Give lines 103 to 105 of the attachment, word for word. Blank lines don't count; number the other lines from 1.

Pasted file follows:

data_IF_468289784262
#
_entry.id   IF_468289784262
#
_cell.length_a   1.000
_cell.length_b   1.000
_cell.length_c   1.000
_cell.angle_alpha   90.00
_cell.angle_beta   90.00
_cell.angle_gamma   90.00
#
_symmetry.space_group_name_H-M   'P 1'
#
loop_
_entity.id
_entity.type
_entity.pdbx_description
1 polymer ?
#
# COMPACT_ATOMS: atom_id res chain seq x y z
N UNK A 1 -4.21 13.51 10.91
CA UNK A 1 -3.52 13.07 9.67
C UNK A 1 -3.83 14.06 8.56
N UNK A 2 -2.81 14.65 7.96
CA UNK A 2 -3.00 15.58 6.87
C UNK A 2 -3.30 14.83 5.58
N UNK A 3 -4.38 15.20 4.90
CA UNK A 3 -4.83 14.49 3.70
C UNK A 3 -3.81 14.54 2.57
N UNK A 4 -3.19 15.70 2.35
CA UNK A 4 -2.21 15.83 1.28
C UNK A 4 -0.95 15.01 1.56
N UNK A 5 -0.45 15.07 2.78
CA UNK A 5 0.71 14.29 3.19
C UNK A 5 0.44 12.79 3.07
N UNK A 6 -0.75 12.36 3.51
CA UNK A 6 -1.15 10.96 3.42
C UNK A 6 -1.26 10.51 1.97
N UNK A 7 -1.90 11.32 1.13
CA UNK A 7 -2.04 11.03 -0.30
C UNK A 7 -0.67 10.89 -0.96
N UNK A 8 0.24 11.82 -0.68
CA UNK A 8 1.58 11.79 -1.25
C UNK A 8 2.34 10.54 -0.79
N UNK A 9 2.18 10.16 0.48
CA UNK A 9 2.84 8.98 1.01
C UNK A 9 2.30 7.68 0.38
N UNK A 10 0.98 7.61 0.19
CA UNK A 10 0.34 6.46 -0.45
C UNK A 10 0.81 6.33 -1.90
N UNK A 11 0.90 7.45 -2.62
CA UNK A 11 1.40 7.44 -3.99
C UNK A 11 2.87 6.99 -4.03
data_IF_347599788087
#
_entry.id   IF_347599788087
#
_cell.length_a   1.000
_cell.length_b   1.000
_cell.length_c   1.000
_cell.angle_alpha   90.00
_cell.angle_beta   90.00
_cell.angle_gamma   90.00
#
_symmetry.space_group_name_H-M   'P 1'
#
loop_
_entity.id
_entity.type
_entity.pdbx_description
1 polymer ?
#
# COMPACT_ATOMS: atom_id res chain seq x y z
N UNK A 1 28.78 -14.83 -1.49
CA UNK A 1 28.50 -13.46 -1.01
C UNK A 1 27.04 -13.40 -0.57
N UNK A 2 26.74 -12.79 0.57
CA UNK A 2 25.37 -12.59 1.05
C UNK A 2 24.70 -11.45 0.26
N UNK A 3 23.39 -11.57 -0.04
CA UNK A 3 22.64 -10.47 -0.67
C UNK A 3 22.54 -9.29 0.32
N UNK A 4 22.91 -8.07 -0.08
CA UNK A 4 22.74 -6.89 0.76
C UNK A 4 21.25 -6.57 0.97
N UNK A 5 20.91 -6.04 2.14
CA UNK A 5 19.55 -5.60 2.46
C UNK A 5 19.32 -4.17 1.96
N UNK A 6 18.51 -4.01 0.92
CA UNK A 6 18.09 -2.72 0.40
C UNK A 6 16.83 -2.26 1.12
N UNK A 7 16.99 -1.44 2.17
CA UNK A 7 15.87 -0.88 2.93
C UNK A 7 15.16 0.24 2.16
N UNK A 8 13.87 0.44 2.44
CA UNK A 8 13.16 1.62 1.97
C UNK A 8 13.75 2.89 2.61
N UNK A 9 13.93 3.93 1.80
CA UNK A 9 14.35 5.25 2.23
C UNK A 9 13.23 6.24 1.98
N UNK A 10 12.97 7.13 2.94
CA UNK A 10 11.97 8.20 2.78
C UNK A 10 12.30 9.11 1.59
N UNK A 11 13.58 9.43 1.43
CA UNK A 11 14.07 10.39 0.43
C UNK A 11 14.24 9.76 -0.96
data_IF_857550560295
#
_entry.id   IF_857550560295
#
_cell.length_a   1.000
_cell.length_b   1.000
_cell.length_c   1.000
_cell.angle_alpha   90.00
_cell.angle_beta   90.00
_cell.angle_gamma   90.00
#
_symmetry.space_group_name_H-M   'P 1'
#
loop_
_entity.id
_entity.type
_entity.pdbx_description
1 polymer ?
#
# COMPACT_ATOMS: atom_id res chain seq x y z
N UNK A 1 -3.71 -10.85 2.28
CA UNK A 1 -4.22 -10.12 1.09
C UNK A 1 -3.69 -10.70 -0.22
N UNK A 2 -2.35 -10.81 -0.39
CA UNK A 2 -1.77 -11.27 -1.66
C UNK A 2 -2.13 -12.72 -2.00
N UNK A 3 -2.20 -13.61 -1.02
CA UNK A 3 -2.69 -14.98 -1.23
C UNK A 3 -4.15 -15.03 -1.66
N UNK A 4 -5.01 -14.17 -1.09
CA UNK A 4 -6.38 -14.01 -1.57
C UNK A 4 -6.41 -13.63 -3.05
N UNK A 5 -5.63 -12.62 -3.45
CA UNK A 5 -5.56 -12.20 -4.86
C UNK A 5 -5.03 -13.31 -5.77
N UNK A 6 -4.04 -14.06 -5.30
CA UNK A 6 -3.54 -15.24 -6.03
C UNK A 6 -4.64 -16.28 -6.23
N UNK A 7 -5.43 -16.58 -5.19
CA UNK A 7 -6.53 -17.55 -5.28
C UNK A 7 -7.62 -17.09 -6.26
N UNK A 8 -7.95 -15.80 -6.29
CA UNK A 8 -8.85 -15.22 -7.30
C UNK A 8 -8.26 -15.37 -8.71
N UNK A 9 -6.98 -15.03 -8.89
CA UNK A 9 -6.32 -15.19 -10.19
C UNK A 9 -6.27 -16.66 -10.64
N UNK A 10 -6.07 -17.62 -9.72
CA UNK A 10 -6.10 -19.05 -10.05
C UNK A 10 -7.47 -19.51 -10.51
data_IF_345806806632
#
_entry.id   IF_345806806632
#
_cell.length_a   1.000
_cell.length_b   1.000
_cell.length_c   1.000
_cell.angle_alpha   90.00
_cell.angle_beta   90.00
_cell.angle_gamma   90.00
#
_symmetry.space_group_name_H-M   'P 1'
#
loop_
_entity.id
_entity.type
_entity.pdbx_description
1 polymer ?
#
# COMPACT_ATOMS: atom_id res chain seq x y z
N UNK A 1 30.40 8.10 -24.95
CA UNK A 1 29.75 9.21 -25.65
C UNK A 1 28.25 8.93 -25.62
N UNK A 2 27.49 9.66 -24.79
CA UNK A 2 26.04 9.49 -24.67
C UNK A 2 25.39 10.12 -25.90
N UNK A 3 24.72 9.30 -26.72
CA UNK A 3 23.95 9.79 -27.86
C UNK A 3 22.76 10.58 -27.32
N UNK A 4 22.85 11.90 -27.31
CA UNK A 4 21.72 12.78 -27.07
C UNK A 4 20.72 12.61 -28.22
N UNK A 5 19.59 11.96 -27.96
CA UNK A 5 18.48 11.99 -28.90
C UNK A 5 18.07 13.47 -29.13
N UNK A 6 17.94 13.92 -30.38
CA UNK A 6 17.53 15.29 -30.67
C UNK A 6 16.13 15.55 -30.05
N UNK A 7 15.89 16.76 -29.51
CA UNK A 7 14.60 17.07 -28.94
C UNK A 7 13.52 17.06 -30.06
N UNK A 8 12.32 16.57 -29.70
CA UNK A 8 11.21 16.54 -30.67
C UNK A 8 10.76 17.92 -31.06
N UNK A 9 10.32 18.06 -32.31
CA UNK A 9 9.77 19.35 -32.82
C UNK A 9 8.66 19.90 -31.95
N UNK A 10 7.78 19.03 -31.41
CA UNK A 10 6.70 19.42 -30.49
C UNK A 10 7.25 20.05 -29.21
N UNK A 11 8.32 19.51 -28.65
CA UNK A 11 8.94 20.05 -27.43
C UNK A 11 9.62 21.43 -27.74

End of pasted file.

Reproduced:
C UNK A 10 12.30 9.11 1.59
N UNK A 11 13.58 9.43 1.43
CA UNK A 11 14.07 10.39 0.43